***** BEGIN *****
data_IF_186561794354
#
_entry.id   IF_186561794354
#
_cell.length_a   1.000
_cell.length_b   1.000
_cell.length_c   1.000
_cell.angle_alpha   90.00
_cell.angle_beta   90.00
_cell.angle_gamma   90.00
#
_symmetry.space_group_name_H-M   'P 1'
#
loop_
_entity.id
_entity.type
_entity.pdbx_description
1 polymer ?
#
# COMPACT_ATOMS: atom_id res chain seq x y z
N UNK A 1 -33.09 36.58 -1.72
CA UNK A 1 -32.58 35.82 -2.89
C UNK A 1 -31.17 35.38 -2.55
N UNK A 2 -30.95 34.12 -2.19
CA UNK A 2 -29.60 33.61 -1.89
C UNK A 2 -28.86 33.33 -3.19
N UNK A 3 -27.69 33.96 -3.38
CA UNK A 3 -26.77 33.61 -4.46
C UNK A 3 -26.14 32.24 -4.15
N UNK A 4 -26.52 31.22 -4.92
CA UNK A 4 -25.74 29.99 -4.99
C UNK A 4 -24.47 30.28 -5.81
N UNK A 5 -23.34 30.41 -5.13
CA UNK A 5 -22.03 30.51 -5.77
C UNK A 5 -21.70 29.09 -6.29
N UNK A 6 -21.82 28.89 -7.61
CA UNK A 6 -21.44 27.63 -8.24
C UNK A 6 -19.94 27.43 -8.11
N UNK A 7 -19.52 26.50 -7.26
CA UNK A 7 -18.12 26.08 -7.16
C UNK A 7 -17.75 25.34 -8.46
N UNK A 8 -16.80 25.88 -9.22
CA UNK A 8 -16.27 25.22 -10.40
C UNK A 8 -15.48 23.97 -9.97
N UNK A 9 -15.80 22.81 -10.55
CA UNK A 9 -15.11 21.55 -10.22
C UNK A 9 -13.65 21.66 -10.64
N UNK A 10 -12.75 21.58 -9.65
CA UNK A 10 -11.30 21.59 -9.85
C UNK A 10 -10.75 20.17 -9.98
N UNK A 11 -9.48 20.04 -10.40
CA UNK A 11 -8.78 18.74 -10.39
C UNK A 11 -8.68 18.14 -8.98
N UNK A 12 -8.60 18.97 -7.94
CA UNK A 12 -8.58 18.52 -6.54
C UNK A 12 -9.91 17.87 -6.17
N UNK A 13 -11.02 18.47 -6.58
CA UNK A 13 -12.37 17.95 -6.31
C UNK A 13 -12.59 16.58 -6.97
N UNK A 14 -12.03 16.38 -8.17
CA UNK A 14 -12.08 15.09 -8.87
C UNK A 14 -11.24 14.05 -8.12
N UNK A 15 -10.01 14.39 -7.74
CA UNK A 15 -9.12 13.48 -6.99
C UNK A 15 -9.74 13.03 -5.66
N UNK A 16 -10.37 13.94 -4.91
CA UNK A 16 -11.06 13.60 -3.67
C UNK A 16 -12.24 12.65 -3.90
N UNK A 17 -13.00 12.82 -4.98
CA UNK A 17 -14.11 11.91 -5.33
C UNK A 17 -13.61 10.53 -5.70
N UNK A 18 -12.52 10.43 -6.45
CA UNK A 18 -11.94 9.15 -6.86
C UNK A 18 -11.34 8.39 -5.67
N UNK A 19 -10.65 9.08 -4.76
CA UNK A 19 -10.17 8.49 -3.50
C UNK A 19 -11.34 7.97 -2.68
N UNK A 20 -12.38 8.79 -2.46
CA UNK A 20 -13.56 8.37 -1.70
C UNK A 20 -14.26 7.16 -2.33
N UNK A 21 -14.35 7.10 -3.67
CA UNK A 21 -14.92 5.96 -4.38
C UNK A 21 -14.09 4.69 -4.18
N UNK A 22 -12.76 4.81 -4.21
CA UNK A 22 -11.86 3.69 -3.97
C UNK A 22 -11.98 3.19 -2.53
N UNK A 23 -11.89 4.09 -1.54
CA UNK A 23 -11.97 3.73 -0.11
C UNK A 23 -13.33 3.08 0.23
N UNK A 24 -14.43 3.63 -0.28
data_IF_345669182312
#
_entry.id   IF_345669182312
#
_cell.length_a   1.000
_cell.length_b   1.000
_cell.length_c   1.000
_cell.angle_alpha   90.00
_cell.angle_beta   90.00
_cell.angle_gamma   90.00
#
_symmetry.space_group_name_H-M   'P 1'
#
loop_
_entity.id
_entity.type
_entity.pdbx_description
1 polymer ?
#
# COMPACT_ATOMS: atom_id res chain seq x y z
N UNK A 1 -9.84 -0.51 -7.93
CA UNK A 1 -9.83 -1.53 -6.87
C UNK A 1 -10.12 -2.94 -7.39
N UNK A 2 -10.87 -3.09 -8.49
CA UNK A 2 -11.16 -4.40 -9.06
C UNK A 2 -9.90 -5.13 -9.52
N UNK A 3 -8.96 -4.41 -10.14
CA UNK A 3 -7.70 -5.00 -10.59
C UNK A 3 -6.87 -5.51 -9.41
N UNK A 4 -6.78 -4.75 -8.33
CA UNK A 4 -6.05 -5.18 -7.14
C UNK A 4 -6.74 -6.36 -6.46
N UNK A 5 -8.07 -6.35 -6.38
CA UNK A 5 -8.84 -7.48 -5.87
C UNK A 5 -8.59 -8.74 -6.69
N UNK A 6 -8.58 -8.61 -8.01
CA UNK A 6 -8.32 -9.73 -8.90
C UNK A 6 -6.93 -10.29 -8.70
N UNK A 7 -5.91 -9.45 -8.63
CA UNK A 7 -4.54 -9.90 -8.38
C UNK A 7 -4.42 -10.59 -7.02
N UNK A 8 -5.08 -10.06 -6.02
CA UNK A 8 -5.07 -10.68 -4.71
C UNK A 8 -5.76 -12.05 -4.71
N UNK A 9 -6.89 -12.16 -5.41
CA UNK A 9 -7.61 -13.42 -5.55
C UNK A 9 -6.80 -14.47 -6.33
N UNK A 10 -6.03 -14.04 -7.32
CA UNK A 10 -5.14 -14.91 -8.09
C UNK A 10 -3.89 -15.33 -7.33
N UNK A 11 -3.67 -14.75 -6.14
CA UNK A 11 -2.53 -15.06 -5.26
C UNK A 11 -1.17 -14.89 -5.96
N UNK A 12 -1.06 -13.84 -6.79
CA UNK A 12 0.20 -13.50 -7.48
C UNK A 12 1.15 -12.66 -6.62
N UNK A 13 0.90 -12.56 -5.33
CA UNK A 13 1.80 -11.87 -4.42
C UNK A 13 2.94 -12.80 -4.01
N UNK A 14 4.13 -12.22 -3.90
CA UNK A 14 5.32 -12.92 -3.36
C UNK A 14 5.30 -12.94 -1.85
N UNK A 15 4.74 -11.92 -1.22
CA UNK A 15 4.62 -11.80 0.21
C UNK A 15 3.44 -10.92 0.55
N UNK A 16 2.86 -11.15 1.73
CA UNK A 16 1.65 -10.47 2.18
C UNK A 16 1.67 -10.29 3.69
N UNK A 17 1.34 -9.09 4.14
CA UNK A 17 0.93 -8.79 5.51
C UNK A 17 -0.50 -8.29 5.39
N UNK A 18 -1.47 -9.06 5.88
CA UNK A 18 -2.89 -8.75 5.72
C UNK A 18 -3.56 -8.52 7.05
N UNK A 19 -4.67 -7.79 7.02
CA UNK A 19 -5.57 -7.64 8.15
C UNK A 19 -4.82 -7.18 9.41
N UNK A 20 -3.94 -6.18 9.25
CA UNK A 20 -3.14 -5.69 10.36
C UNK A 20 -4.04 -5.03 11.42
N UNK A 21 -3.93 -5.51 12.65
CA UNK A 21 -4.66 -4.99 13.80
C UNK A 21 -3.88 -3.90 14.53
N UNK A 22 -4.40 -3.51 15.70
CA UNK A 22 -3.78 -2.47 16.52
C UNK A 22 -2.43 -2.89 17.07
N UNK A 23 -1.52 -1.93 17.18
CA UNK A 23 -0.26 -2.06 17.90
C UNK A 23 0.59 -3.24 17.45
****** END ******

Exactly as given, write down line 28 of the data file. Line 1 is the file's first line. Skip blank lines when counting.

CA UNK A 3 -26.77 33.61 -4.46